Perhaps my disappointment again this time around comes from the fact that my youngest, since the age of 3, has wanted to be a NICU nurse. She eats, sleeps, and dreams of the day that she will finish nursing school and be able to walk in to the hospital and work with “these size babies” as she holds up Pampers that the NICU babies wear.

Perhaps I want him to answer with doctor or lawyer or even president, and when he doesn’t, I’m hurt that he doesn’t see the potential that he has in his life. He does see what I see and doesn’t think that he has the ability to be something amazing one day. It comes back to expectations are premeditated resentments and when I don’t get the answers I expect, I am resentful. Resentful of what is always what I ask myself and the answer that I keep coming up with is that I’m resentful of myself; that I can’t give him the confidence; that I can’t do it for him.

So each week, I continue to work with him, talk with him, and encourage him to seek out people and ask them what they do for a living, in hopes that he’ll set higher goals for himself.

The reality of it is, if he is leaf sucker upper, he’s going to be a great one. The reality of it is, I can only do what I can do and that’s support him and show him what’s out there and love him. The reality of it is that he’s going to leave this house in 7ish years and hopefully do what the Lord has called him to do.

And I? I will be proud of him. I will love him no matter what he chooses to do with his life and I’ll be the first one to call him to come and get my leaves.

Lisa R.

“That is totally disgusting, gross and morbid,” cried the first and last friend I ever revealed my life long ambition to.

I guess I didn’t expect him to understand. In his mind, all there was to it was death and gore and guts. But to me, it was the preservation of a beautiful life. It was a chance to extend its time on earth where it could be appreciated and admired indefinitely. That is why taxidermy always seemed to me like a noble profession and my true calling.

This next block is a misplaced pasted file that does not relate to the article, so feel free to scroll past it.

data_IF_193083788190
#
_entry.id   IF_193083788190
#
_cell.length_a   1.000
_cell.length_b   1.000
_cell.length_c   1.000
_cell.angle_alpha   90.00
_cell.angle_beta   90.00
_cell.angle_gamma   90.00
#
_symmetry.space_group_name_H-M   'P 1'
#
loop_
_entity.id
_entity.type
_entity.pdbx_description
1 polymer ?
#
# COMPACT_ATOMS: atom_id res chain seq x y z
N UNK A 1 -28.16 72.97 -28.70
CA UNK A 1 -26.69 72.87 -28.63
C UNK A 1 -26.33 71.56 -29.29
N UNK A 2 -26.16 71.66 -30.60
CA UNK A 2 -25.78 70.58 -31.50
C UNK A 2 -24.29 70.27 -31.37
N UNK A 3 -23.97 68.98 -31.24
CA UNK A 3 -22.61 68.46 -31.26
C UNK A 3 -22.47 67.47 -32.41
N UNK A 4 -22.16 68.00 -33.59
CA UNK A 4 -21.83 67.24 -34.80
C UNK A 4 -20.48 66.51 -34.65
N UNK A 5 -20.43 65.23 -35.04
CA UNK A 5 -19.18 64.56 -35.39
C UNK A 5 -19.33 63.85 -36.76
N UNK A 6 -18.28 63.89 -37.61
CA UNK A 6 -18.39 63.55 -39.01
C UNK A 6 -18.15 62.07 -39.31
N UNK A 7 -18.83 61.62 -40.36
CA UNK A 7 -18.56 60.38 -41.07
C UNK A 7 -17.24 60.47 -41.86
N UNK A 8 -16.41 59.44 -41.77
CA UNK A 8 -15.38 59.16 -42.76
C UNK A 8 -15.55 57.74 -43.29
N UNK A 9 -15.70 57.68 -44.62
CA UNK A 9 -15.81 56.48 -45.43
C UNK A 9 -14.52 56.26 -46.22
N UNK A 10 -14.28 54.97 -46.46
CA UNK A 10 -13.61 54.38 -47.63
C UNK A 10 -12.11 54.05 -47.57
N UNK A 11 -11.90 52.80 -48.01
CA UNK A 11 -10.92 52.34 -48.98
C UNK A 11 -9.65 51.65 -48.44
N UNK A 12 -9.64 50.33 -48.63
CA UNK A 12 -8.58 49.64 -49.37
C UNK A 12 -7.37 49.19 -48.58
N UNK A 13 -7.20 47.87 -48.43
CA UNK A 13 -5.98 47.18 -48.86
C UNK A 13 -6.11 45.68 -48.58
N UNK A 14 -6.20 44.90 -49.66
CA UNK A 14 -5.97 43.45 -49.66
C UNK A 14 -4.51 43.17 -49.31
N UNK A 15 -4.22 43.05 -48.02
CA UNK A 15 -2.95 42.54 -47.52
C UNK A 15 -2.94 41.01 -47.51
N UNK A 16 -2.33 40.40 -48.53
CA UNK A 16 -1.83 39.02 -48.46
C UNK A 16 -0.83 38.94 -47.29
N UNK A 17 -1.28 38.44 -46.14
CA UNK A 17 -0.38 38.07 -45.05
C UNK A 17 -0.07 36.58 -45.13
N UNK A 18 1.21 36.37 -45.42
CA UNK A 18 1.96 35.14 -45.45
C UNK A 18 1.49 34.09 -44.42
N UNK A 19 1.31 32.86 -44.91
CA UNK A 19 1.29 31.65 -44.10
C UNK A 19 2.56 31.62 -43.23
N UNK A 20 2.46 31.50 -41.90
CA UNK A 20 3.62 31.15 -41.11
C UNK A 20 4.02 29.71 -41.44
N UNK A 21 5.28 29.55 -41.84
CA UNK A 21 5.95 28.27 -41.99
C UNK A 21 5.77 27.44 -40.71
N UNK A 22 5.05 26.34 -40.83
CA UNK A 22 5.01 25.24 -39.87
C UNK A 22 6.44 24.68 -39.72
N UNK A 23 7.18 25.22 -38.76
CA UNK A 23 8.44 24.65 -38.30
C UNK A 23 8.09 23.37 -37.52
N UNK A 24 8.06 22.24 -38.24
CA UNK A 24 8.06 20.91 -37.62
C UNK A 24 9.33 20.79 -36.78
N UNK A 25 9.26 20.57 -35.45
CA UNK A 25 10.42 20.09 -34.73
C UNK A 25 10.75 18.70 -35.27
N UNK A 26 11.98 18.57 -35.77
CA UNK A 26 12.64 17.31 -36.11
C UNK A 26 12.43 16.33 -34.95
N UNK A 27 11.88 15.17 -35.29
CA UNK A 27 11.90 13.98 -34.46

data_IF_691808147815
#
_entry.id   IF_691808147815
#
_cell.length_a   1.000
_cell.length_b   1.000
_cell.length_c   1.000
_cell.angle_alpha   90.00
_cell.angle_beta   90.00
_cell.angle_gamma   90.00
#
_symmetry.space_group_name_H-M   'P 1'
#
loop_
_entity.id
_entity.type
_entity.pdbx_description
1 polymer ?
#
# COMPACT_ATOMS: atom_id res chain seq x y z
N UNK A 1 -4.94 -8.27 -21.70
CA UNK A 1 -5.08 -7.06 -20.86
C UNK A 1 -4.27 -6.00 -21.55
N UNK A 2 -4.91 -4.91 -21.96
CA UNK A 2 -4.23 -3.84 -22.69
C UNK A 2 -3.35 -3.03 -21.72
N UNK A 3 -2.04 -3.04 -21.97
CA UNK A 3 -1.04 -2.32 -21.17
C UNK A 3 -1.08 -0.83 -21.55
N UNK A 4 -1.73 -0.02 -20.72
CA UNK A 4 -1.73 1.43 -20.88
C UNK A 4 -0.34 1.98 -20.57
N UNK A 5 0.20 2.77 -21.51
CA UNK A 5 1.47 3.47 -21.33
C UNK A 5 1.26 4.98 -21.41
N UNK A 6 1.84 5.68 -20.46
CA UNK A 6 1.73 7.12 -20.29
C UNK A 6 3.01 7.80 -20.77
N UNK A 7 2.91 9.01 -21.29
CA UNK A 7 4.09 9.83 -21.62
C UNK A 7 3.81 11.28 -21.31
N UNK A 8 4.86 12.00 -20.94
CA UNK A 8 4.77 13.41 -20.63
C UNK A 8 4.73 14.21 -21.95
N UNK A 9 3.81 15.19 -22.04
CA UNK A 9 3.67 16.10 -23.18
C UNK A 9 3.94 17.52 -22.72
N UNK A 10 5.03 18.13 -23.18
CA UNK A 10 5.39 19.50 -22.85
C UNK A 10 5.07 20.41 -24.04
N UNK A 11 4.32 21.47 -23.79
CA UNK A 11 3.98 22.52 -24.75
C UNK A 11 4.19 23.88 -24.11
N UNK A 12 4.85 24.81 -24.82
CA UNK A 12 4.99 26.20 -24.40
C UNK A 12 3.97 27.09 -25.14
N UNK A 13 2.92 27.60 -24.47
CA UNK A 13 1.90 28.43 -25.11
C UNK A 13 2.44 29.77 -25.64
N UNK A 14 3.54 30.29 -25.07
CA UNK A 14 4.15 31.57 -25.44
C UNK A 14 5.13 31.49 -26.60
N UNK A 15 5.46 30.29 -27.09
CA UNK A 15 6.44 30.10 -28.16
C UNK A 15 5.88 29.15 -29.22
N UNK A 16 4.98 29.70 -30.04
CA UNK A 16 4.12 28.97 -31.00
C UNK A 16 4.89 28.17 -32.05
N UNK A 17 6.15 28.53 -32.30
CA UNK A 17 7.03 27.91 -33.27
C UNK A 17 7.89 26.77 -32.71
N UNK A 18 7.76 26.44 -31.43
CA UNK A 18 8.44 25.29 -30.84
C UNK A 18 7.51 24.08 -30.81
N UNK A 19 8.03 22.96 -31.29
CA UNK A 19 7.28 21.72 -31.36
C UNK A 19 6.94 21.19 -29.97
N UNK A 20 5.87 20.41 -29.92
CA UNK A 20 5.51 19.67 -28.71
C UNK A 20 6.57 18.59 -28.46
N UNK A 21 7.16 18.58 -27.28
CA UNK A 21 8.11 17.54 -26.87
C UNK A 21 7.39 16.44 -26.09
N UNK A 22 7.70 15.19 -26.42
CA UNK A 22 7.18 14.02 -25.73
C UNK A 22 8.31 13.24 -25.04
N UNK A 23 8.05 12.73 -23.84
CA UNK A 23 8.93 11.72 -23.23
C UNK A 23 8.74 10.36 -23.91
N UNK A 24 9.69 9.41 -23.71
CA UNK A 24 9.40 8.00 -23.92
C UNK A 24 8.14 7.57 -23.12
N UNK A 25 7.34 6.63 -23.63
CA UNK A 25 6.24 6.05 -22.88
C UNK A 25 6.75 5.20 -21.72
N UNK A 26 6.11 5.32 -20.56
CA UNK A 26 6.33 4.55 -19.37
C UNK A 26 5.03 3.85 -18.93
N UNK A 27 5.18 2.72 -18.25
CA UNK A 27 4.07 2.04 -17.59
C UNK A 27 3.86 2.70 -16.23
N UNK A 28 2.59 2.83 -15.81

When I was growing up an uncle of mine had a stuffed owl on his mantle. It was a gorgeous creature with intricate rows of perfectly aligned feathers, a majestically curved beak and long bumpy talons that I would run my finger over again and again, mesmerized by its texture. I loved to visit that uncle and stand in his smoky, paneled living room, starring up at the owl over the brick fireplace and imagine what it might be like if he suddenly spread his wings and flew around the room.

My interest in taxidermy only grew exponentially the day my fifth grade class went to the Museum of Natural History for the first time. No one had prepared me for the Mammal Halls with their magical dioramas of the most magnificent creatures I’d ever seen. The Ackley Hall of African Mammals took my breath away, brought me near to tears and became, in later years, my sanctuary. And Carl Ackley, who created the ground breaking techniques that allowed a herd of elephants to stand poised for a stampeed in the middle of Manhattan, became my hero. I returned to the museum and to those rooms time and time again to stare into the expressive, plastic eyes of its inhabitants.

I believe that it’s my love for the beautiful creatures of this earth that drives me to want to preserve them. In my hands they will not age, they will not decay, they will be not devoured by a predator or returned to the cold earth. They will be held in esteem and be honored. My choice may not be a popular one, but the work of people such as myself has enriched and educated thousands over the years. The online course that I’m taking promises to teach me everything I need to know and in time I hope to stand among my heroes as an innovator, a preservationist and an artist.

Jessica (aka. Rose)

I'm a total newbie here, but I've been lurking for a few weeks and I wanted to jump in. I hope that's ok!


I'm only 31, still a baby right? And that's a good thing, because I still have so many plans for when I grow up. I sit here on the couch nursing my youngest child and I wonder... What do I want to be when I grow up?

As I child when people asked, I just answered that I wanted to be happy when I grew up. Oh, and I wanted to be a mommy. That was it. A happy mommy. And now I am. A happy mommy that is, not a grown-up. (I'm not am I? Because that, that would be sad, and remember, we said that I was happy.)

So, having fulfilled my childhood dreams at the ripe old age of 31, I find myself needing a brand new plan. So, what do I want to do when I grow up?

The easy cop-out is to say that now that I've reached my goal I'm going to sit back and watch my children reach theirs. But, did I mention I'm only 31? That's an awful long time to be sitting around watching others play. No, I need a new plan. A plan that's all about me and what I want. So what do I want? What will make sure that I stay happy? Well, that's actually easy.